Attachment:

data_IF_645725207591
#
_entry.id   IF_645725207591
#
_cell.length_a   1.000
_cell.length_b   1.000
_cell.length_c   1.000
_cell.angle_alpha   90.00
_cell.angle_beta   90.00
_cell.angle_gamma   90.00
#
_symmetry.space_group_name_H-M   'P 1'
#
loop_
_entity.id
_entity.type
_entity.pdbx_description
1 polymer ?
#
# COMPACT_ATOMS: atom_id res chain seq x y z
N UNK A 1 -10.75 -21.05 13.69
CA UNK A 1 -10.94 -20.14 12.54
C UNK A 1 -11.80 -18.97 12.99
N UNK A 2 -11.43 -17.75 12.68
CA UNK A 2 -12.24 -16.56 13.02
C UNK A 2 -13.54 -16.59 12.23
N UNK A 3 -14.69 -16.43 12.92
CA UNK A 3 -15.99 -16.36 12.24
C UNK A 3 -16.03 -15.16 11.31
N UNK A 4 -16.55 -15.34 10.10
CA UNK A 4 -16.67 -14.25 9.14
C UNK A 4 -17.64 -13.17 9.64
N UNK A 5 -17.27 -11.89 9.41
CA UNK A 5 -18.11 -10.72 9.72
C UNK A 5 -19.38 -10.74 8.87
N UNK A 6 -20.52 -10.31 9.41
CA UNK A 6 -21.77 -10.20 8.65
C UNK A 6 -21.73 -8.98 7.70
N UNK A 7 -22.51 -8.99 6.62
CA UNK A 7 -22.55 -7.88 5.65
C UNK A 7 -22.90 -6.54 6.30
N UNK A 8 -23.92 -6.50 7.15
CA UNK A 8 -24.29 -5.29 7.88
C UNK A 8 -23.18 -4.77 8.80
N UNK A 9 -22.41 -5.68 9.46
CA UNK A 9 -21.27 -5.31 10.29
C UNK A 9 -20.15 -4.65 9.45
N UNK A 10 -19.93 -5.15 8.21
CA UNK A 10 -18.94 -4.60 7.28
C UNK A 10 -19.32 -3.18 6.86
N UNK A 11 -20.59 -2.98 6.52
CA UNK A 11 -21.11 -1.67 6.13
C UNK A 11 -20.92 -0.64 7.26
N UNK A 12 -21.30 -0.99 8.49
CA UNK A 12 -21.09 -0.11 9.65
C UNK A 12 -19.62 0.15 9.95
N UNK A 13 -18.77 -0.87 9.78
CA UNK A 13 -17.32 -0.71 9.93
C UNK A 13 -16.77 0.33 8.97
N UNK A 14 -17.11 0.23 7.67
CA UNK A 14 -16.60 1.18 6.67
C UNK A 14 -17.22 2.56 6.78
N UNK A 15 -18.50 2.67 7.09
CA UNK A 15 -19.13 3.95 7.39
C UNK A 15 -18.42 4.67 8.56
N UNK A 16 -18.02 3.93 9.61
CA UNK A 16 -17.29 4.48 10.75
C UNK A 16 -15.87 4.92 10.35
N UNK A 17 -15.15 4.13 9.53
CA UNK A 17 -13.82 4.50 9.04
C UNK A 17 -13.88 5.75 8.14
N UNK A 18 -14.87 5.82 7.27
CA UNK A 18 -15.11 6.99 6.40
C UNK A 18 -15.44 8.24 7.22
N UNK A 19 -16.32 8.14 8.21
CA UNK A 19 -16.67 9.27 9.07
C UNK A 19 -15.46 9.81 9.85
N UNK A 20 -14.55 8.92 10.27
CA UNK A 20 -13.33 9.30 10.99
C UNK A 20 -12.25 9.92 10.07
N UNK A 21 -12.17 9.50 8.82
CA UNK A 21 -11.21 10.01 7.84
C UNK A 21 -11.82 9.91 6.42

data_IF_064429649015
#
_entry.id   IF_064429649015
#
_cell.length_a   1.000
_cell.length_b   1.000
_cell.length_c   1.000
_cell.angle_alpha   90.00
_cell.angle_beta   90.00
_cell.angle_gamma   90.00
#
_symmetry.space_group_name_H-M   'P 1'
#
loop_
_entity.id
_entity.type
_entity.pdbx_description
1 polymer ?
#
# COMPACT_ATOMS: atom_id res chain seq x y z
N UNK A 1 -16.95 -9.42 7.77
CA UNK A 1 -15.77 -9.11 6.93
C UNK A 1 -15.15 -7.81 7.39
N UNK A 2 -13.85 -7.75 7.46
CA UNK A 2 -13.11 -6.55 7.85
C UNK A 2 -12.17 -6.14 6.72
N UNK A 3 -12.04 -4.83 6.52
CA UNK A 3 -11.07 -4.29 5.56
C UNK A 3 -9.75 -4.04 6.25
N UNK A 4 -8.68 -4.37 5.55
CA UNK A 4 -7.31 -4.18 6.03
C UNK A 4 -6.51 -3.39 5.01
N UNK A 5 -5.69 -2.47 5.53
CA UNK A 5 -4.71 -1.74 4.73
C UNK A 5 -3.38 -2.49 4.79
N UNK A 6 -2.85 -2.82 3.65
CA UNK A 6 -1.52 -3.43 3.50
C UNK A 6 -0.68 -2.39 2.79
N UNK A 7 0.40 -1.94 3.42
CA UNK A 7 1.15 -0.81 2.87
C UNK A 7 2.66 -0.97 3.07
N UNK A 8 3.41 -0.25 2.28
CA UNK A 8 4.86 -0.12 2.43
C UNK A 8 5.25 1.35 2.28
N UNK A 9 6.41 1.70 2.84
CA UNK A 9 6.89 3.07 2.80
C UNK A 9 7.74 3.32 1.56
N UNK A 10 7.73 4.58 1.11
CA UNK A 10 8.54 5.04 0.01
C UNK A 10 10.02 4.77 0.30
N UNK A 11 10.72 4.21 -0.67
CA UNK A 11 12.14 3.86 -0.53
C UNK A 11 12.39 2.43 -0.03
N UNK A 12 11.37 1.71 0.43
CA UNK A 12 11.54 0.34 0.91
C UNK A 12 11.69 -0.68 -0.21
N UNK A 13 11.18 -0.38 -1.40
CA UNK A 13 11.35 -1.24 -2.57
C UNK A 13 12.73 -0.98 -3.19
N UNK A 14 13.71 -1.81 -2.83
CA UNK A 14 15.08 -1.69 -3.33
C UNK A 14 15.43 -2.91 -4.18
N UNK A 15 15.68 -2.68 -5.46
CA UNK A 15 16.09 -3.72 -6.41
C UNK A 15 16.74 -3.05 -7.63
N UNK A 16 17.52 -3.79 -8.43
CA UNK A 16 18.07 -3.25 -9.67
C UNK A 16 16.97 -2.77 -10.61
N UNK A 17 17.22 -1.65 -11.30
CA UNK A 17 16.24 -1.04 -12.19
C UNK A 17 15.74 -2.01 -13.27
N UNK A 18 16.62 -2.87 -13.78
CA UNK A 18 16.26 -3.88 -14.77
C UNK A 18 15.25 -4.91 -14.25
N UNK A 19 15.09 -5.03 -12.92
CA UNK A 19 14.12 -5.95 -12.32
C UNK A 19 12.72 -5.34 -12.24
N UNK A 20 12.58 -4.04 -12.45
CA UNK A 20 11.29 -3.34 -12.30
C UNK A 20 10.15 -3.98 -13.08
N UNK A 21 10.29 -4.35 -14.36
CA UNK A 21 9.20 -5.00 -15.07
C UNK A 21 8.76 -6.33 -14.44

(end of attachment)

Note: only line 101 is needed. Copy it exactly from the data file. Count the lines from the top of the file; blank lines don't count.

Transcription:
1 polymer ?